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April 20, 2022


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If you can watch your own thoughts as an observer, that is very good. Because you are using executive brain to observe mid and lower brain functions.

Because then you are not just reacting blindly, unaware of what you are thinking.

Dualism is a great place to reach. It isn't where practitioners start. Harris is wrong there.

People realize in true meditation practice, that they can observe peacefully their thoughts and emotions, rather than blindly act on them, only aware of what they are doing after the fact.

To maintain that level of awareness of both what is going on outside and inside gives the practitioner greater control. Knowing more of what they are reacting to, they can choose to respond differently. Awareness always creates awareness of new options.

But being no different from their emotions, not seeing these dissipassionately, they have no choice but to react as those emotions dictate.

Harris seems happy to be ignorant. He seems to be arguing that it is better not to know. Not knowing, having no visible options, we have nothing to strive for.

But we do. We strive to find steps forward on darkness. Why not see those steps in awareness.

He is wrong.

The materialism of psuedo neuroscience is an overreach. We may well be dualistic.


“Mirghafori believes that equanimity is central to spirituality. She has a dualistic approach to enlightenment, or realization, where the goal is to attain an inward state of silent/pure consciousness that is separate from everyday consciousness.”

Sounds a lot like Mirghafori practice is more about therapy, which is fine and definitely fulfills a need. Years ago, I enrolled on an eight-week Mindfulness-Based Stress Reduction course at our local university. A programme developed by Jon Kabat-Zinn and now called Mindfulness-Based Cognitive Therapy. The type of training wasn’t my ‘cup of tea’ but there was no doubt that people in the class benefited from the course.

Of course, it was by necessity dualistic. There were folks suffering from various stress-related problems who would not need to embrace the non-dualistic approach. Jon Kabat-Zinn had no reluctance in playing the Buddhism right down. “I got into this through the Zen door which is a very irreverent approach to Buddhism,” he says.

Perhaps as Harris indicates, while there remains this sense of a separate ‘I’, the structure for suffering still remains. Pain in all its forms still remains, but with life’s experiences no longer being channeled through an illusory ‘self’ structure there is no ‘me’ or ‘self’ who suffers. And also, as he points out: - “. . .it's also being sort of connected to thoughts about one's life or one's past or one's future, or the state of the world.”

Hi Ron
You wrote
"Pain in all its forms still remains, but with life’s experiences no longer being channeled through an illusory ‘self’ structure there is no ‘me’ or ‘self’ who suffers. And also, as he points out: - “. . .it's also being sort of connected to thoughts about one's life or one's past or one's future, or the state of the world.”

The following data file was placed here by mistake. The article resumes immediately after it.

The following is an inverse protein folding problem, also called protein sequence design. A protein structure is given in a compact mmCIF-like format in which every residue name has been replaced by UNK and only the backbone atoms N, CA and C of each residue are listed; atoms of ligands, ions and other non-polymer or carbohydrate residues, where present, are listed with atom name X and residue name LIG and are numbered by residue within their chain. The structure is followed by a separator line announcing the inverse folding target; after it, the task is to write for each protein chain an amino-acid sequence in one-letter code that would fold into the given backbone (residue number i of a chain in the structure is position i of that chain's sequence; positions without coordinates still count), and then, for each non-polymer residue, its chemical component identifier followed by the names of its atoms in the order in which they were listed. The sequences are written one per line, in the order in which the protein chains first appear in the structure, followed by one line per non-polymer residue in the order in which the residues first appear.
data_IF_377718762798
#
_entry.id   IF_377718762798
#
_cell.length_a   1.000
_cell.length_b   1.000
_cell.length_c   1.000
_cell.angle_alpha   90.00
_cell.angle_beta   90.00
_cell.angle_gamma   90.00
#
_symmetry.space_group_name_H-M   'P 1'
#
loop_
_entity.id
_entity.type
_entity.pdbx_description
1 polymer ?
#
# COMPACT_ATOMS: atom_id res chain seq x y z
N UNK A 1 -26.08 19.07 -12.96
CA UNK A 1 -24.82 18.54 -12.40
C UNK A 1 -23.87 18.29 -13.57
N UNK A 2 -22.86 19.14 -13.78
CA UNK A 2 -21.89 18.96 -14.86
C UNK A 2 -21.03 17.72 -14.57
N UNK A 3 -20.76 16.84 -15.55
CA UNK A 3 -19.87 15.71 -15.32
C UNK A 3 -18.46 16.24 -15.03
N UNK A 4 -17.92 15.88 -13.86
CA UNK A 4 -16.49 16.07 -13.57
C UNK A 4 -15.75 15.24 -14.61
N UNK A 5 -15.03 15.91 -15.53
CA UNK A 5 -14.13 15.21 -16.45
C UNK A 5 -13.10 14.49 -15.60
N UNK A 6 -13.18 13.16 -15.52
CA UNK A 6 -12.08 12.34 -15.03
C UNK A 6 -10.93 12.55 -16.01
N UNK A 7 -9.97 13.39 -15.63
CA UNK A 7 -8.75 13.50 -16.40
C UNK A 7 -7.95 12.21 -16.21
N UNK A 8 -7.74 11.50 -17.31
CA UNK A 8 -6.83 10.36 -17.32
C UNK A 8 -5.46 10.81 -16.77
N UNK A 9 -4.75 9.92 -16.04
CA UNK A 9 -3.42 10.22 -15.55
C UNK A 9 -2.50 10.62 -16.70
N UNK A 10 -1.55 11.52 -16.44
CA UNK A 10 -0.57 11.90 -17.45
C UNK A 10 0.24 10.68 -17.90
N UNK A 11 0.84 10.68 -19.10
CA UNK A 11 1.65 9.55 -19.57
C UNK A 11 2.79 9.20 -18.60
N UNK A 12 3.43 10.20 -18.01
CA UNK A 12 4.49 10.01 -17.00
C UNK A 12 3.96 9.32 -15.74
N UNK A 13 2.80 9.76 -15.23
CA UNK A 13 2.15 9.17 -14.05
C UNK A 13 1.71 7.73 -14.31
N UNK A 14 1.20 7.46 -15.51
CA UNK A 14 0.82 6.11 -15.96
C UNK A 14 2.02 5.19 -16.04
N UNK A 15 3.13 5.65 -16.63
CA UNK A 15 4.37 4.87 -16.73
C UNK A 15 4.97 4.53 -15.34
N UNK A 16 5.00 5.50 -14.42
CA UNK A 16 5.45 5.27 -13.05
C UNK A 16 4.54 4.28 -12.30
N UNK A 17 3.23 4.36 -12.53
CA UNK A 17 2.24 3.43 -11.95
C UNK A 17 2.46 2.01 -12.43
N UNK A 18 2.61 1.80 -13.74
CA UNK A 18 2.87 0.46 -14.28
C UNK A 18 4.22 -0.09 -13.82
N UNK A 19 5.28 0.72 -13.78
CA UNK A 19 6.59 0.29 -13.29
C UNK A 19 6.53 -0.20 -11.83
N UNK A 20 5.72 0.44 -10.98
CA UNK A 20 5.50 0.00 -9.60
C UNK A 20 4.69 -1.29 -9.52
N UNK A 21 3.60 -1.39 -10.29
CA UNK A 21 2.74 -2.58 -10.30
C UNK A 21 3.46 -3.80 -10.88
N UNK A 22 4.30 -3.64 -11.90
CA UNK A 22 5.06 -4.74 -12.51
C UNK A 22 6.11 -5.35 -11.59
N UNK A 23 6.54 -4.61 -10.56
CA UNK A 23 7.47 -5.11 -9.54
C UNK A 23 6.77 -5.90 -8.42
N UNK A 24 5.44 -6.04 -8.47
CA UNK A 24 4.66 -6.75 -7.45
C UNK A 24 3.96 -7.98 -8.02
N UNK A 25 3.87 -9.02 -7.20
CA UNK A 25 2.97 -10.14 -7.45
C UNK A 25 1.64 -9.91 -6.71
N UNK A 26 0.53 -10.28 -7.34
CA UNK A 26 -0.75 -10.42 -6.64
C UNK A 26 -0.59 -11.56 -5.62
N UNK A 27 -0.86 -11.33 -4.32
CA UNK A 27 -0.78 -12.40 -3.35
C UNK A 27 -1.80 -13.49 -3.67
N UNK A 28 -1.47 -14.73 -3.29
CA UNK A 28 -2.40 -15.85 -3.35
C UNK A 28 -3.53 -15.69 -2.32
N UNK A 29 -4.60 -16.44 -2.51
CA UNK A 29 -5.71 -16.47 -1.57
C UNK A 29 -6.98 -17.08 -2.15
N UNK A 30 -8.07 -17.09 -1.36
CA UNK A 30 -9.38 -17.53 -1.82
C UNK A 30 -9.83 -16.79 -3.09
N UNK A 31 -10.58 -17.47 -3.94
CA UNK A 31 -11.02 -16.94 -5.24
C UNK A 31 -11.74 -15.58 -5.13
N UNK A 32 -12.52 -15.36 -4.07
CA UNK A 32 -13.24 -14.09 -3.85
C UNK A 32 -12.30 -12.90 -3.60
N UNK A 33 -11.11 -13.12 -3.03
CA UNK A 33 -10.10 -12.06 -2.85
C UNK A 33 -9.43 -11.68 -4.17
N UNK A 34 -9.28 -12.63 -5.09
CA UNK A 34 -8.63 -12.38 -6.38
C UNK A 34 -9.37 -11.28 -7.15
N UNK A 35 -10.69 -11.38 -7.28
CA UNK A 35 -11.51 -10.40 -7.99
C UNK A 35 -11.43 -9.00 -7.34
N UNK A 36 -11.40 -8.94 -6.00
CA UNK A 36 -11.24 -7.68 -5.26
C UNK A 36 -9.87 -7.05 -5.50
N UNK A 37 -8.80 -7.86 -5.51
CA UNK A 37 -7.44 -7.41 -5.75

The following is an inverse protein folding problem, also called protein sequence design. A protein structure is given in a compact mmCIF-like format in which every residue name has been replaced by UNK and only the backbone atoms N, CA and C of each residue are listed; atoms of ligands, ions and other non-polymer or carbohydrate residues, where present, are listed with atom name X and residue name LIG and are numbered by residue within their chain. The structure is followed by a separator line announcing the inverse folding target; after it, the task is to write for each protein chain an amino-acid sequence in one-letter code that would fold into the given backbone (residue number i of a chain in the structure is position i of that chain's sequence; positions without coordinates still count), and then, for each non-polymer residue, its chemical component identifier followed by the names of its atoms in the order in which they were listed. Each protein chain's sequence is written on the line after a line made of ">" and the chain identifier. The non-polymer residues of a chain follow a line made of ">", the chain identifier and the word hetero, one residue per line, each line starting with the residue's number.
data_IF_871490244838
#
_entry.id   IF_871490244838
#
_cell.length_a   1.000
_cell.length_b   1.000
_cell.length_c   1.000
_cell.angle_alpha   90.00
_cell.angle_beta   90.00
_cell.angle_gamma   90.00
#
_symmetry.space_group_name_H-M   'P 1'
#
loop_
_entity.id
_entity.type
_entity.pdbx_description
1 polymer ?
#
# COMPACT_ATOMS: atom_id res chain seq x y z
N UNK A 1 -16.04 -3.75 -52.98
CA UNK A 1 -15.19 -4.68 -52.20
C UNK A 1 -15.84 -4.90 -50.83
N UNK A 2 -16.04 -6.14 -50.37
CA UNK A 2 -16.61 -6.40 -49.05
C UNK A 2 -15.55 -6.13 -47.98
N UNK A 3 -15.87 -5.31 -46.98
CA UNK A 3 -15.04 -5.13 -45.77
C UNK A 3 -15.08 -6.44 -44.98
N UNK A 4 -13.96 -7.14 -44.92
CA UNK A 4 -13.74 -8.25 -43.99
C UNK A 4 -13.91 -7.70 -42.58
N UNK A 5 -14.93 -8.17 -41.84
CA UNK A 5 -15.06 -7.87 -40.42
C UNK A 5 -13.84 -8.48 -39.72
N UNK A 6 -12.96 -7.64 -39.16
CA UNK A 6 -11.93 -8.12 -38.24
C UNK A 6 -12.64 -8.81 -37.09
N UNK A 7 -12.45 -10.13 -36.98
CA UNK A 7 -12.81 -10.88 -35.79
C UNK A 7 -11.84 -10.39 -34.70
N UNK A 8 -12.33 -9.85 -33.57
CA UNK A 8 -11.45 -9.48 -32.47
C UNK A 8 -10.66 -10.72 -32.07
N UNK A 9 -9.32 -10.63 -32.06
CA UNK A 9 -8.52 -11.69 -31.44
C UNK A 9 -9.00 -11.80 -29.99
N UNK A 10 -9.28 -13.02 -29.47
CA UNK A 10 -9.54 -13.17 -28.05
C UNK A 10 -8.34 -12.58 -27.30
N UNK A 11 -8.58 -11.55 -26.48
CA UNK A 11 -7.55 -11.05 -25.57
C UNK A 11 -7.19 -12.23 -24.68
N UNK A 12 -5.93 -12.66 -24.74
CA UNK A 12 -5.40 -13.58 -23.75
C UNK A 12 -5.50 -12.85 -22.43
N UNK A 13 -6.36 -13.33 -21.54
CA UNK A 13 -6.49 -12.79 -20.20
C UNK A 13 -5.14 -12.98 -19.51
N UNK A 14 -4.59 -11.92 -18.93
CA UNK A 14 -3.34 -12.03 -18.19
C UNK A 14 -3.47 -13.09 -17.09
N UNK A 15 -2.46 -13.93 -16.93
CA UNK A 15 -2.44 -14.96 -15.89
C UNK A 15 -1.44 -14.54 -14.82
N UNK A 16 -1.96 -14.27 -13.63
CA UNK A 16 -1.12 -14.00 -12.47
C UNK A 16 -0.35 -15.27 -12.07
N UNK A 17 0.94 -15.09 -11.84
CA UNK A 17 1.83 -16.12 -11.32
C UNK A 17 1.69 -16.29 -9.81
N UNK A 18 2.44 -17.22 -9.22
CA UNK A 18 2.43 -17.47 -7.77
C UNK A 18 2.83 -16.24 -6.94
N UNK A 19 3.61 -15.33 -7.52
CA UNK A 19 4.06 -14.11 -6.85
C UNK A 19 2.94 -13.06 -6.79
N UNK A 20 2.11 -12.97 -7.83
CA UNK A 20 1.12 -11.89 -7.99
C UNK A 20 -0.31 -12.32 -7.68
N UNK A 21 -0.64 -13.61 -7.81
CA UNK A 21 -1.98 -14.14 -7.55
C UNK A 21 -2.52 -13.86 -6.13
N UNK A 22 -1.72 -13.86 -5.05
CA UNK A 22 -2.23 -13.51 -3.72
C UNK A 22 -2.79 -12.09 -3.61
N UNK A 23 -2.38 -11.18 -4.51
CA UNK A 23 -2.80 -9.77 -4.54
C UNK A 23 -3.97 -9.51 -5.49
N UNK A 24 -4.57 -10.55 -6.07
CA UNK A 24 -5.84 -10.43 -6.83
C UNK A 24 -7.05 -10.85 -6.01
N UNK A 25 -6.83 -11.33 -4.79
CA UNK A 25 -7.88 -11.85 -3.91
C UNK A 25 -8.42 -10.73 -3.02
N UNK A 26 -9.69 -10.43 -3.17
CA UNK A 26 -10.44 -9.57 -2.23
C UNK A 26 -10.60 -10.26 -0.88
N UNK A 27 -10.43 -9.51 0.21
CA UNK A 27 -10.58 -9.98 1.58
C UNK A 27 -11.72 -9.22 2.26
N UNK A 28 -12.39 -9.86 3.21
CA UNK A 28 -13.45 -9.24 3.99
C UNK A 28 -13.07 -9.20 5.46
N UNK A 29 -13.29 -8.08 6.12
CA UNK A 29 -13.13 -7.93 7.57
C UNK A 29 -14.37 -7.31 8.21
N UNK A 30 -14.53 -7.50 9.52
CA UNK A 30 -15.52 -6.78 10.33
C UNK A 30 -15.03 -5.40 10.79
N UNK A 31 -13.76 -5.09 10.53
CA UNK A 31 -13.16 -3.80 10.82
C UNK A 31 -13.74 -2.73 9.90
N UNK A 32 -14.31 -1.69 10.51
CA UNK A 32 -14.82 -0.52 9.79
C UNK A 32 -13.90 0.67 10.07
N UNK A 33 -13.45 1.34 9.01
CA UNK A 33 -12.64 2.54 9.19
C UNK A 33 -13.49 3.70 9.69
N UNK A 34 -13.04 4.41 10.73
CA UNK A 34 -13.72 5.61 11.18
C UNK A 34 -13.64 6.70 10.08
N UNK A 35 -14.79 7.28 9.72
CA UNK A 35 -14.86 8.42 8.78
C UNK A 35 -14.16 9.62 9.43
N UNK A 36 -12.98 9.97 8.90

I think I'm getting it. Or at least I think I'm seeing something new in what you wrote.

Are you saying that awareness of ourselves, from the position of being an observer, is a form of Dualism that let's us realize that the persona we identify with is not real, or is just a construction..
Was that your point, or closer to it?

@ Ron E. : [ Perhaps as Harris indicates, while there remains this sense of a separate ‘I’, the structure for suffering still remains. Pain in all its forms still remains, but with life’s experiences no longer being channeled through an illusory ‘self’ structure there is no ‘me’ or ‘self’ who suffers. ]

If there's no 'me' or 'self' as channel, who can say what's experienced... perhaps in
this 'no me' state it now experiences the totality of everything though. So the totality
is immersed in it all including the suffering but just not channeled thru the prism of
a self. Of course, being totality with all that might imply, maybe it chooses to wrap
itself (or more accurately its non-self) in a temporary self to experience love or
gratitude or joy or excitement and then return 'home'. You'd have to attain that
'no-self' state to understand.

Outside of the human mind there is just causality happening in now-ness.

All THINGS physical, emotional, psychological or any combination thereof within human experience, in the known universe, only come into existence as THINGS via sensory data input and when assigned a language label to aid communication with each other. Without the human observer there are no labels. There are just THINGS happening in now-ness due to preceding causes and conditions in which no first cause can be established.

The label is not the THING in or of itself. It is the perceptive understanding of what the THING is. Accepting THINGS as they are and not how we perceive them to be, allows the experience to be as it is in order that we can respond as it appropriate to the experience without worrying about it.

These Things will not bite you
They want to have fun.
Then, out of the box
Came Thing 2 and Thing 1!

Really great post. And great comments, as well.

Nothing to add. I find myself entirely out of my depth, as far as this specific discussion. Which is a good thing, because this is a chance to add to what little I know.

I found these two to be the cream of the excellent crop of material in Brian's post and in people's comments: First of all, the article that is linked in Brian's article, and specifically the portion which very simply and very clearly discusses what non-dualistic practice might amount to, at a spit-on-your-hands-and-get-down-to-it level. Nothing new there, really, but very nicely summarizes/describes the whole thing using only a very few words, barely two or three easy-to-understand sentences, and in a no-frills, very-easy-to-take-out-for-a-test-run manner. And second of all, your short comment here, Roger. Again nothing new, but very concisely and clearly summarizes a whole mass of philosophy.